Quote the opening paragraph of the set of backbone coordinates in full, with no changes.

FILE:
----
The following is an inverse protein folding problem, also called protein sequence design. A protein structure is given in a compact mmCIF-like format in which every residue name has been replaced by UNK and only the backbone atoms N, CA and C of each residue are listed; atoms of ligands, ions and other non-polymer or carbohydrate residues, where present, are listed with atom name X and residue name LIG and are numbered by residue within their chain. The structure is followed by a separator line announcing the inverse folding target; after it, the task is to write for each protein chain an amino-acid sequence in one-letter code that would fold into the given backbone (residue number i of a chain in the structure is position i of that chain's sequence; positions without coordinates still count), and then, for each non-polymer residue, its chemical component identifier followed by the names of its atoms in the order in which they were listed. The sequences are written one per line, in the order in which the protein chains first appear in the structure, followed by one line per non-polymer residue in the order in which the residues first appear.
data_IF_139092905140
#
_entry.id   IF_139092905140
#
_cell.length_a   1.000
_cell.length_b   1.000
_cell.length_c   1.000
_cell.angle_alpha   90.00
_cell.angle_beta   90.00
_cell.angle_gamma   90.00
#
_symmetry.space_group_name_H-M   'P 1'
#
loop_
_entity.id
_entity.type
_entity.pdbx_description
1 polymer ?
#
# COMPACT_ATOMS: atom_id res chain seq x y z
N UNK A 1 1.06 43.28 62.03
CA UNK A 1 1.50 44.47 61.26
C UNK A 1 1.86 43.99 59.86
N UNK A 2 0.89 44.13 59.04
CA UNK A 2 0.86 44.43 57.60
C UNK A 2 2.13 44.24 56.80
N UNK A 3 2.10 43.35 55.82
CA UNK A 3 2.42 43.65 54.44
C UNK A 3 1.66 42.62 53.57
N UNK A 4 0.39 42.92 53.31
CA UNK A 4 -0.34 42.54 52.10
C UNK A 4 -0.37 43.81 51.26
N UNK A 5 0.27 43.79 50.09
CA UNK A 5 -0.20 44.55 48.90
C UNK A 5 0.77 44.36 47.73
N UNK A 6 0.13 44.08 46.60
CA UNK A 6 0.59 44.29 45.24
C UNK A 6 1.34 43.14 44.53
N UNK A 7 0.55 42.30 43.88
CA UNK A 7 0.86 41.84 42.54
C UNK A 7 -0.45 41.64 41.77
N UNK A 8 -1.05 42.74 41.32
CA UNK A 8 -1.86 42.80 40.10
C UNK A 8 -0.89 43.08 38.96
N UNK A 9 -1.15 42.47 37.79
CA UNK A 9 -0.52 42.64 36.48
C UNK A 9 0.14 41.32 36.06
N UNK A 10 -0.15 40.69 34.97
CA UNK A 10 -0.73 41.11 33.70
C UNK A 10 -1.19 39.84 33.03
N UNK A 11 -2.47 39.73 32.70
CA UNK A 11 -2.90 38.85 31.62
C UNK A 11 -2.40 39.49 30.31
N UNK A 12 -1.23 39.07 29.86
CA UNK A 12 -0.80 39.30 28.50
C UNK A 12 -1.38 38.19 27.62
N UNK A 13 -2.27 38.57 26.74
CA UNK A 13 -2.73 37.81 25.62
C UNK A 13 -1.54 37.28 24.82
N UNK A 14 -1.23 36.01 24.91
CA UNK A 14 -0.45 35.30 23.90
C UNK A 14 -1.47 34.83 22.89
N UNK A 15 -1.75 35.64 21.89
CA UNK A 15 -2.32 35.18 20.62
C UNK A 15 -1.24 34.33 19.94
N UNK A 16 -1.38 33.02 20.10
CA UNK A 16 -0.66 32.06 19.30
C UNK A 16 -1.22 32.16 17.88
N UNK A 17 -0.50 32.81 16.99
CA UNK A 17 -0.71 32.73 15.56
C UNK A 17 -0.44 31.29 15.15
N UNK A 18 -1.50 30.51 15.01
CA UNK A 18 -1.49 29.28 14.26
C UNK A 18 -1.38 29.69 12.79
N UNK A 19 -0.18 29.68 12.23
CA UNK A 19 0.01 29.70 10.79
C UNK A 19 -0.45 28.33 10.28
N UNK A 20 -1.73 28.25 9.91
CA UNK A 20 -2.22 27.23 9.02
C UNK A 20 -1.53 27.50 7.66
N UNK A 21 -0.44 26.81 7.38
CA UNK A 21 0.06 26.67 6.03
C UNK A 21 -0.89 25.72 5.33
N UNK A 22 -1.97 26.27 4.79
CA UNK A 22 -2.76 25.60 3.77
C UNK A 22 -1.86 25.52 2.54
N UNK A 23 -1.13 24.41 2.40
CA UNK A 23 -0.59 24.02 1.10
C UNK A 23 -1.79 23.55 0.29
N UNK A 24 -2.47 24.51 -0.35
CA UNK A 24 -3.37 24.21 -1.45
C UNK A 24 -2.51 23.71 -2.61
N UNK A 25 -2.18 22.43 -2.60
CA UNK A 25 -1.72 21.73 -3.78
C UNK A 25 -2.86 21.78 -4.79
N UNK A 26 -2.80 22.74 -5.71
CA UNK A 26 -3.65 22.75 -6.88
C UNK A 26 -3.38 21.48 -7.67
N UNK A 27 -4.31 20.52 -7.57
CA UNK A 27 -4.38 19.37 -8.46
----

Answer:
The following is an inverse protein folding problem, also called protein sequence design. A protein structure is given in a compact mmCIF-like format in which every residue name has been replaced by UNK and only the backbone atoms N, CA and C of each residue are listed; atoms of ligands, ions and other non-polymer or carbohydrate residues, where present, are listed with atom name X and residue name LIG and are numbered by residue within their chain. The structure is followed by a separator line announcing the inverse folding target; after it, the task is to write for each protein chain an amino-acid sequence in one-letter code that would fold into the given backbone (residue number i of a chain in the structure is position i of that chain's sequence; positions without coordinates still count), and then, for each non-polymer residue, its chemical component identifier followed by the names of its atoms in the order in which they were listed. The sequences are written one per line, in the order in which the protein chains first appear in the structure, followed by one line per non-polymer residue in the order in which the residues first appear.